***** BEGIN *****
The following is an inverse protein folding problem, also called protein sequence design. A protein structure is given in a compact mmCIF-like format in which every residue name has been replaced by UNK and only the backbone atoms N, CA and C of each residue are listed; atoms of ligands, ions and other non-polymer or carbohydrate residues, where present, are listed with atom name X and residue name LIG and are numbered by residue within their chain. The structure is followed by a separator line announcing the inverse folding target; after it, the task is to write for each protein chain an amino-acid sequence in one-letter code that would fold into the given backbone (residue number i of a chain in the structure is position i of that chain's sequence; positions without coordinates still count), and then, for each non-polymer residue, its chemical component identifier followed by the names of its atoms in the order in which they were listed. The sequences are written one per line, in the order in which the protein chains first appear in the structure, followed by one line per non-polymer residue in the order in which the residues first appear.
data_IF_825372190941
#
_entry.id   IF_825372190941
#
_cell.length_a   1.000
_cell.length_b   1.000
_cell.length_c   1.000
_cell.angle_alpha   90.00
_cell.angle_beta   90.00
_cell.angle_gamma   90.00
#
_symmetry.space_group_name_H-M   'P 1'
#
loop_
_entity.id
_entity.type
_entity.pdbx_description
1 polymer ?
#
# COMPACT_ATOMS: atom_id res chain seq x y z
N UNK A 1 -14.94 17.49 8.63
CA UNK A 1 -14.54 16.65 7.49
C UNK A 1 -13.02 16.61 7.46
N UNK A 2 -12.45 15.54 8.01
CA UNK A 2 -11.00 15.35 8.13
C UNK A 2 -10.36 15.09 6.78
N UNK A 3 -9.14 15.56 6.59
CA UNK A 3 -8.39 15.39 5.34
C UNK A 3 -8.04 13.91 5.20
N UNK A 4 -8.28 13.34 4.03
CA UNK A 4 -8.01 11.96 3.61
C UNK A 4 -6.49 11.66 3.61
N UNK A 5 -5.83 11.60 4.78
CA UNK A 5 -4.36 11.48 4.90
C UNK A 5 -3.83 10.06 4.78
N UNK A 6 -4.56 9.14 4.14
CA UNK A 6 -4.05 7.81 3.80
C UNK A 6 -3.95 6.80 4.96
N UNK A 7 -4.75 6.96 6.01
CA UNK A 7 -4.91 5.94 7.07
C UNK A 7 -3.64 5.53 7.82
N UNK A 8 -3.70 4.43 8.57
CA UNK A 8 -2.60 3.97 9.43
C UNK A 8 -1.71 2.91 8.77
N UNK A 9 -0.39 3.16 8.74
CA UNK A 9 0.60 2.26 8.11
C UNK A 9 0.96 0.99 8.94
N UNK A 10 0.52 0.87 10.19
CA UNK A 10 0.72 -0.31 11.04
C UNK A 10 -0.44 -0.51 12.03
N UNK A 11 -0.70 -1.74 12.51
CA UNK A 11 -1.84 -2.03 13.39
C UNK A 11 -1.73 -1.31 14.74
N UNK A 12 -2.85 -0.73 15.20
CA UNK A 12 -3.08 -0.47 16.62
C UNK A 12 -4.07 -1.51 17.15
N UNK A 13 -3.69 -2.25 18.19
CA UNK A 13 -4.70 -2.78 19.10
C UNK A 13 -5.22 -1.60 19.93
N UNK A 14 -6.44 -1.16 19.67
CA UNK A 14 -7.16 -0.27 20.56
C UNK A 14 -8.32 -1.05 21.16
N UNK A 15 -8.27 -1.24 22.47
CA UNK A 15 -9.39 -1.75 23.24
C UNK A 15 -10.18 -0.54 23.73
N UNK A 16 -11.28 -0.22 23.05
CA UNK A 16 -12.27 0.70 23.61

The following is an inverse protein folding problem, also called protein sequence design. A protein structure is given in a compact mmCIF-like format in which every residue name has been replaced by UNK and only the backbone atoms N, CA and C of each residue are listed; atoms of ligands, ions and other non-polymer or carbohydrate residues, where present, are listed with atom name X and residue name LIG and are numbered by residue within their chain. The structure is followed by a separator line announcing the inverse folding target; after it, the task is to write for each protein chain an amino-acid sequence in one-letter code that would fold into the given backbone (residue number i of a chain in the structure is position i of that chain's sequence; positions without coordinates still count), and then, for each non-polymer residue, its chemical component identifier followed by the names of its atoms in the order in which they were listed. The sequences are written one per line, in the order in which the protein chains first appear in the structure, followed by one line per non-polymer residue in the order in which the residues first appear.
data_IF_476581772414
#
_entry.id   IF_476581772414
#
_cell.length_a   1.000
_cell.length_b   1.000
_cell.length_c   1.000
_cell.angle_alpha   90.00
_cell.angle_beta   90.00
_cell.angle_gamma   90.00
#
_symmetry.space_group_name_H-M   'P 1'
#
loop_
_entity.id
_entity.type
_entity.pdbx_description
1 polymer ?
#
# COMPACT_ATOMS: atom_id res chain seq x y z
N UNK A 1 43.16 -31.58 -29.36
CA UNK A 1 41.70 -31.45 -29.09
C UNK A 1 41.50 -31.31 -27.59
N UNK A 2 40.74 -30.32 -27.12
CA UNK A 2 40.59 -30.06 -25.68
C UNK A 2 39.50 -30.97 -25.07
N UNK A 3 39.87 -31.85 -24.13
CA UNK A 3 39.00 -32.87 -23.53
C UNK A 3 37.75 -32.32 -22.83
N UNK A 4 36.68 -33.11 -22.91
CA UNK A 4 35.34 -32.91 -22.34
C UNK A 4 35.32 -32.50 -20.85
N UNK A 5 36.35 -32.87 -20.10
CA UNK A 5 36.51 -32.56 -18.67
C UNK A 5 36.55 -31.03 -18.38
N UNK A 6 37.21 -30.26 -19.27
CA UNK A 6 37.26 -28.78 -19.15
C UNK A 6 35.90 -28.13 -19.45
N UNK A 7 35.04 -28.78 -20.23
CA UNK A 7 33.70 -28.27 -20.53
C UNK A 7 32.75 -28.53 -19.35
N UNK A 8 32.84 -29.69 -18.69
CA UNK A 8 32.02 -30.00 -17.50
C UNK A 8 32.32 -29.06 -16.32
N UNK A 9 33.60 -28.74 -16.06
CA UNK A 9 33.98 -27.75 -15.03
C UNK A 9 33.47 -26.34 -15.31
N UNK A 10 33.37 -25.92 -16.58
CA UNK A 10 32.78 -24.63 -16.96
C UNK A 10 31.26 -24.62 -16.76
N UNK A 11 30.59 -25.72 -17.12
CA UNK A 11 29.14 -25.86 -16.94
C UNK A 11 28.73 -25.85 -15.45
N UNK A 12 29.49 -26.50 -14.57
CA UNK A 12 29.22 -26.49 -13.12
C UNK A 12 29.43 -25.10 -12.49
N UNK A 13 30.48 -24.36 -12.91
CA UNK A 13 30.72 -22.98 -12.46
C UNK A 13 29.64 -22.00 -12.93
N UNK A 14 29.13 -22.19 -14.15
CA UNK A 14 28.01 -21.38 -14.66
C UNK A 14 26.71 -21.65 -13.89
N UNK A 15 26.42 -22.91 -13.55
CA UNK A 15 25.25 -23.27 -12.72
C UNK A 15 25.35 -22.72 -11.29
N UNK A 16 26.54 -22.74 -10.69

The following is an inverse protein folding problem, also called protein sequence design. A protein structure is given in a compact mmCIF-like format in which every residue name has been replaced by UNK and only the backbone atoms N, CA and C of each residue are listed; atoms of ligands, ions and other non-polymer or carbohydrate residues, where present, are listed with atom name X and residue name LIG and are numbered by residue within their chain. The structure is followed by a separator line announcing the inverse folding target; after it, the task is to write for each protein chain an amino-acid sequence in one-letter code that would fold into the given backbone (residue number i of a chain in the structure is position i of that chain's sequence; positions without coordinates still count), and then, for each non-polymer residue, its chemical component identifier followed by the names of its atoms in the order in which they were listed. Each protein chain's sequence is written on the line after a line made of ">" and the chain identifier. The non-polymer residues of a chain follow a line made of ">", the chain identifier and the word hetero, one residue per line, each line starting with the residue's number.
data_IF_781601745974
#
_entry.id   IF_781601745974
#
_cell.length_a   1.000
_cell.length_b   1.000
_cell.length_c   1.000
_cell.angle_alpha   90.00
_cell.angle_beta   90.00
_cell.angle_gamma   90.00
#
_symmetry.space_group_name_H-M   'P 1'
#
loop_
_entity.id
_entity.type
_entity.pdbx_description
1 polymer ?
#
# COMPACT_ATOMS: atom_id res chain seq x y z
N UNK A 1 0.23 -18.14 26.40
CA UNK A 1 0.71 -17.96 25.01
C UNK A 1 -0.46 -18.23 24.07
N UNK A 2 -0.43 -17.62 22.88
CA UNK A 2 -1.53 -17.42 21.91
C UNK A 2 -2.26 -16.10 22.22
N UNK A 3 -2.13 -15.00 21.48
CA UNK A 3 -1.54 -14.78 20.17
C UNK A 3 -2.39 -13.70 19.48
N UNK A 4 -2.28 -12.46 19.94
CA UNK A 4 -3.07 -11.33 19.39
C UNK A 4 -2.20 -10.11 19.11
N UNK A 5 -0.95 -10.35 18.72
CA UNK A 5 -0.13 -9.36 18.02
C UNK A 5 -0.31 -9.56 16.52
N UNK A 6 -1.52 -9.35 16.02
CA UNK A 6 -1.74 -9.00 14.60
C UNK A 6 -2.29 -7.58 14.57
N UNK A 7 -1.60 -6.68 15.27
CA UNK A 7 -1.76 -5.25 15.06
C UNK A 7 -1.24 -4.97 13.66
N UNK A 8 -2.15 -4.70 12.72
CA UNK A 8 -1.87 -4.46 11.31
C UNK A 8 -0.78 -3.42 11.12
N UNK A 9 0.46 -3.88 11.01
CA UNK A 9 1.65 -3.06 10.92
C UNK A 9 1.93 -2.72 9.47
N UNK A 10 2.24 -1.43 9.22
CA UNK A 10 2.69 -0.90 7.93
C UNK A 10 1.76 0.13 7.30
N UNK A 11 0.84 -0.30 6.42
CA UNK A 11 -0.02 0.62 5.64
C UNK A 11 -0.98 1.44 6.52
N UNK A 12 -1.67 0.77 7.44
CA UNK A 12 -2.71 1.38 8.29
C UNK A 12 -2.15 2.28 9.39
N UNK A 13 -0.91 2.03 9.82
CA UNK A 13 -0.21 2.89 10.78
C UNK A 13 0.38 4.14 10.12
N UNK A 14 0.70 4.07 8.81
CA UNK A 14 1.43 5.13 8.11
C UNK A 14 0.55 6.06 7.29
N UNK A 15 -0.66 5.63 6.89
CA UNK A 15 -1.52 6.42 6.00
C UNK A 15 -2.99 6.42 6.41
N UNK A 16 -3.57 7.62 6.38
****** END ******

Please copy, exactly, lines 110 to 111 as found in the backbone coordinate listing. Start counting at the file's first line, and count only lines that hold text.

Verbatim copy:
C UNK A 7 32.75 -28.53 -19.35
N UNK A 8 32.84 -29.69 -18.69